Published on 22 February 2021
A grandfather has spoken of the moment he finally got to hug his wife after a month-long battle with coronavirus.
Donald Williamson was wheeled out of the William Harvey Hospital in Ashford to applause by staff, who lined the corridors to wish him well.
Waiting to take him home was his wife Jane, and the couple’s reunion embrace moved many of those watching to tears.
Donald, now recovering at home in Shepherdswell, near Dover, said he couldn’t describe the feeling of being able to go home to his family – after doctors warned him there was a 30 per cent chance he would die from the virus.
He said: “I just got out of the wheelchair and hugged her. I haven’t got the words to describe how happy I was.
“It felt wonderful to know I was going to live. The staff in that hospital saved my life and every single one was absolutely wonderful, from the nurses and doctors to the woman who brought me a cup of tea every night.
“I wasn’t ready to die and when I was wheeled out and everyone clapped I just got so emotional.”
The 76 year old, who has four children and three grandchildren, was admitted at the start of January after falling ill just after Christmas.
An initial coronavirus swab was negative but when his breathing deteriorated his wife dialled 999.
Donald, who worked in merchant banking before taking over his late father’s plumbing firm and then going on to work as a housebuilder, said: “I thought I would be there for a few days, that I just needed some oxygen.
“But I was there for four and a half weeks. When they told me I had pneumonia and Covid, I was speechless.
“The doctor told me I had a 30 per cent chance of dying. I really believe I was on the tipping point. I could have died.
“When you can see death at the door facing you, you realise life is wonderful and I am so grateful to everyone for saving my life.”
Donald is one of more than 4,500 people who have been able to go home to their families after being cared for by East Kent Hospitals staff since the start of the pandemic.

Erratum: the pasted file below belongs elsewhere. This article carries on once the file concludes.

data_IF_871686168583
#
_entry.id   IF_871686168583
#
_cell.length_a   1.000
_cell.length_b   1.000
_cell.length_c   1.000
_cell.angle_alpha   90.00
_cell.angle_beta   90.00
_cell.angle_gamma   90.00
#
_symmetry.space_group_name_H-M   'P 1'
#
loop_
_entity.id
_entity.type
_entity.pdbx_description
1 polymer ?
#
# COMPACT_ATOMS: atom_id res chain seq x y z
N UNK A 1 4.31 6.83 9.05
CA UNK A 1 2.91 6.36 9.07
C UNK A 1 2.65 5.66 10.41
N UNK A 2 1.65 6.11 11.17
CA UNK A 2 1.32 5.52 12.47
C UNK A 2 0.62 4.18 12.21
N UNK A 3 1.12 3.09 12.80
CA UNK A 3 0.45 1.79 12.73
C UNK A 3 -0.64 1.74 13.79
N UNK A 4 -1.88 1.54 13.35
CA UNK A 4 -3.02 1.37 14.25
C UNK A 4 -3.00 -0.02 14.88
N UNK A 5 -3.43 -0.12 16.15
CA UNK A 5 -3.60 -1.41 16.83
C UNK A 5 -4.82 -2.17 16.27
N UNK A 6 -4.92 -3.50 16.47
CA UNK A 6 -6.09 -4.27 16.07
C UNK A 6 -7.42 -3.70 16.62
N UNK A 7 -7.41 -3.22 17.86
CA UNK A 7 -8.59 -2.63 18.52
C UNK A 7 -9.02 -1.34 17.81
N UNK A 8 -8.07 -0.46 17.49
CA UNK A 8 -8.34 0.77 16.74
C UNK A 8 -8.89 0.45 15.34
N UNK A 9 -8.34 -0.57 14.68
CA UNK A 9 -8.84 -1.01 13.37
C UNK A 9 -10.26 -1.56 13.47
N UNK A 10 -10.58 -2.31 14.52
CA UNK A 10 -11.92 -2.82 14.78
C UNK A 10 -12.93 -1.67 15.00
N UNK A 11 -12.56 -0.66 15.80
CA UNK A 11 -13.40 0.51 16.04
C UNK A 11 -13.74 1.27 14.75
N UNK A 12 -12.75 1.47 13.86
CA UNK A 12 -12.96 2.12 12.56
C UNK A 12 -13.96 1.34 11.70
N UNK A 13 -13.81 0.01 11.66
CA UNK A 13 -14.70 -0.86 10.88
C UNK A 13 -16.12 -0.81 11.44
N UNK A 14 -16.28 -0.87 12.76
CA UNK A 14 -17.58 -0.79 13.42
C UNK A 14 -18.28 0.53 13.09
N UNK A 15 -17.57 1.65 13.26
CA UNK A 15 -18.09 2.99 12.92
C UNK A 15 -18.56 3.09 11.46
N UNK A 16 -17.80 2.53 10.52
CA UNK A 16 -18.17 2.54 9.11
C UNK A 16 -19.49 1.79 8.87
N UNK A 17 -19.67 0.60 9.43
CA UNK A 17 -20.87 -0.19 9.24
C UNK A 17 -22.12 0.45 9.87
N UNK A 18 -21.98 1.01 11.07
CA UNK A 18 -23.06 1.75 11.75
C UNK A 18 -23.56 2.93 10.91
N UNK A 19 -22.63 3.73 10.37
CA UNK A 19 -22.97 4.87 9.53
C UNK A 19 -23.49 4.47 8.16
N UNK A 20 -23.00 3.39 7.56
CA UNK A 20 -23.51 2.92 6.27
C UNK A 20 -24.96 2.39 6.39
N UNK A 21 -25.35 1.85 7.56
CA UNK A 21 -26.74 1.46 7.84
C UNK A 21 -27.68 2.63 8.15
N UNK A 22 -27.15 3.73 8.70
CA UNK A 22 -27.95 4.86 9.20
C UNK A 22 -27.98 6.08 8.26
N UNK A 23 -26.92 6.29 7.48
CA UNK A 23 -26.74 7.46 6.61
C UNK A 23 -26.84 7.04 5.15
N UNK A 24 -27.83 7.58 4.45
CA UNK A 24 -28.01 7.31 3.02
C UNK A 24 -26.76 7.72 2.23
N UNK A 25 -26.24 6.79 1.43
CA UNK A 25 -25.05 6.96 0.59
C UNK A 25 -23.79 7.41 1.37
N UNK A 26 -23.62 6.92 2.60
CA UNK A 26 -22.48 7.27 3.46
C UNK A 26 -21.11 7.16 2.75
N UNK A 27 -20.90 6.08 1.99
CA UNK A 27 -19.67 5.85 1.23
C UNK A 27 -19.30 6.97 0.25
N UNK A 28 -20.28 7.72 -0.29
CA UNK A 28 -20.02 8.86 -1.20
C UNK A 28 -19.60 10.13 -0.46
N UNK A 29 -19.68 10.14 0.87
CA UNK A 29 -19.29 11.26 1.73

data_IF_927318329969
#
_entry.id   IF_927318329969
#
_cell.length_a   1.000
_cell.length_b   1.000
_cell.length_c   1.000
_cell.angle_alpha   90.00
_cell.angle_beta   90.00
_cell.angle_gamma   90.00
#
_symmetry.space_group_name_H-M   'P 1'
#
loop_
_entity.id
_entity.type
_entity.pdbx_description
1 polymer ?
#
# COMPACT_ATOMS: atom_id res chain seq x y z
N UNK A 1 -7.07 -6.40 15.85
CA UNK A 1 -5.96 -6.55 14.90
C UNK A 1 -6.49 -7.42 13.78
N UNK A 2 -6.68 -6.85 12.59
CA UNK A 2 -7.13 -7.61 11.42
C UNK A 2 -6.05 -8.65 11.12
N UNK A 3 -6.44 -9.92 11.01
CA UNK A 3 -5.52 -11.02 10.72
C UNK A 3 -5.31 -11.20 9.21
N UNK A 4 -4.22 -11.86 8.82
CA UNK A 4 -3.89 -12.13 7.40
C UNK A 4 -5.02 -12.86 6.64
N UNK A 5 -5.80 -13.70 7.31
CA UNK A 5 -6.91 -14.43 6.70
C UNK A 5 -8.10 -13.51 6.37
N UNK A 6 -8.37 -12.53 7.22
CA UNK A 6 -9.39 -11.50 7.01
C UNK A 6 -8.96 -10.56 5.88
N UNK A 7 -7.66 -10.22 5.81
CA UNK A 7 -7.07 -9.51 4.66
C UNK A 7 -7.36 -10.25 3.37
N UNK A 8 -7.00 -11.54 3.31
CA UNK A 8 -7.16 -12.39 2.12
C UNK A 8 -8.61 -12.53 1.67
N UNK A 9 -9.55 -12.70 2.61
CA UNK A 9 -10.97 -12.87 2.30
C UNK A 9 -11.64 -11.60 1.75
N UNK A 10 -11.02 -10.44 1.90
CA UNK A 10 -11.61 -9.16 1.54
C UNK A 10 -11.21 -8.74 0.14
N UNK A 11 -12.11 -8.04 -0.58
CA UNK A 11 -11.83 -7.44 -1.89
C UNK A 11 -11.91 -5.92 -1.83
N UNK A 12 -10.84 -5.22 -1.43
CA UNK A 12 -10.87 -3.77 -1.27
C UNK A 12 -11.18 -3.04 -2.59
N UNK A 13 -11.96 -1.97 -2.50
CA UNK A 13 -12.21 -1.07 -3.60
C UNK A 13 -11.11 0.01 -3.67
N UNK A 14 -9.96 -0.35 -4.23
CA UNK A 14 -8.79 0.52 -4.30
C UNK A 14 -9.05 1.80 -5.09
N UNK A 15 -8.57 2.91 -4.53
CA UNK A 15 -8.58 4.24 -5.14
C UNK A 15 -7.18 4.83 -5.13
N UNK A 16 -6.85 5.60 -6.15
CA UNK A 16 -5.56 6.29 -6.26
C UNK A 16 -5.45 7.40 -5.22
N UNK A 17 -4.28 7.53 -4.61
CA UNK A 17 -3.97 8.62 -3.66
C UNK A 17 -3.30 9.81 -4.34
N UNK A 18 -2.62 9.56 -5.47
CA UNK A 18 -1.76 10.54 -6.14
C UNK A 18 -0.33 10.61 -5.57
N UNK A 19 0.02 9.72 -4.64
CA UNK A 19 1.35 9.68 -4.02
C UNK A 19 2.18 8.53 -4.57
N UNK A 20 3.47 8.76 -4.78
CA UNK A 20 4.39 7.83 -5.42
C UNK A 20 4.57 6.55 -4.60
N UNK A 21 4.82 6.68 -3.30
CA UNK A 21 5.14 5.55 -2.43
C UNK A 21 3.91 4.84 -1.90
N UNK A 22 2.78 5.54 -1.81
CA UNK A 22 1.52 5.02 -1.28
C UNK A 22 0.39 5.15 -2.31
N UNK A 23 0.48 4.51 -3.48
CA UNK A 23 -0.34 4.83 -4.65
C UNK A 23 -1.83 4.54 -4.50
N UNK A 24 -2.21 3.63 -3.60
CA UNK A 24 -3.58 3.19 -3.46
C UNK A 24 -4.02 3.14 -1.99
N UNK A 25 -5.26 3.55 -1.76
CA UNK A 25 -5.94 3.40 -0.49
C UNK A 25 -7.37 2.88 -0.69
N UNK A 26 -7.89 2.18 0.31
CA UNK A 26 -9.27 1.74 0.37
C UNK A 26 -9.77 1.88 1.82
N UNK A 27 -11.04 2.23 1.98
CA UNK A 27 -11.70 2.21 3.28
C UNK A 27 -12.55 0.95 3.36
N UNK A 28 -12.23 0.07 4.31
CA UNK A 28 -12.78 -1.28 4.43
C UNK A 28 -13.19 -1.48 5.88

He is getting stronger by the day, and is determined to get back to full fitness – pre-Covid, he ran one and a half miles each day and regularly swam and worked out in the gym.
He said: “I do push myself but I am doing things I never thought I would do again.
“I just wish the public could spend 10 minutes in those wards and see what it is really like.
“I was as bad as everyone else; I thought I was invincible, I thought it wasn’t going to affect me, and I almost died.
“There was a 22 year old who ended up going to intensive care, and there were people in my ward who died.
“That made me more determined to live. I can’t paint a rosy picture of what it’s like when you are ill with Covid and they are trying to save you.
“But they have a way of giving you the treatment you need and making you want to have it. I knew I had to have an inner fight to get through it but I am eternally grateful to the staff for everything they did for me.”
Donald and his wife particularly praised deputy head of nursing Paula Knights, who called Jane each day to update her on his condition.
Doctors also spoke to his family via Facetime – including his youngest son who is training to be a doctor in Manchester.
Donald said: “I can’t stress enough how brilliant Paula was. She took a real interest in all of us, and she helped me and my wife no end.
“My family were all rooting for me and not being able to see them in person was the worst part.
“The staff become like family – the student nurses were so dedicated at caring for people, and they all have so much to deal with all the time.
“They are brilliant at what they do. They are dealing with something no one has had to deal with before – it’s not like having a heart attack or an operation where they know the path you will take.
“With Covid, you could die within weeks or be in hospital for months and no one knows.
“I am just so grateful that I have my life back, and for the wonderful care and treatment I received.”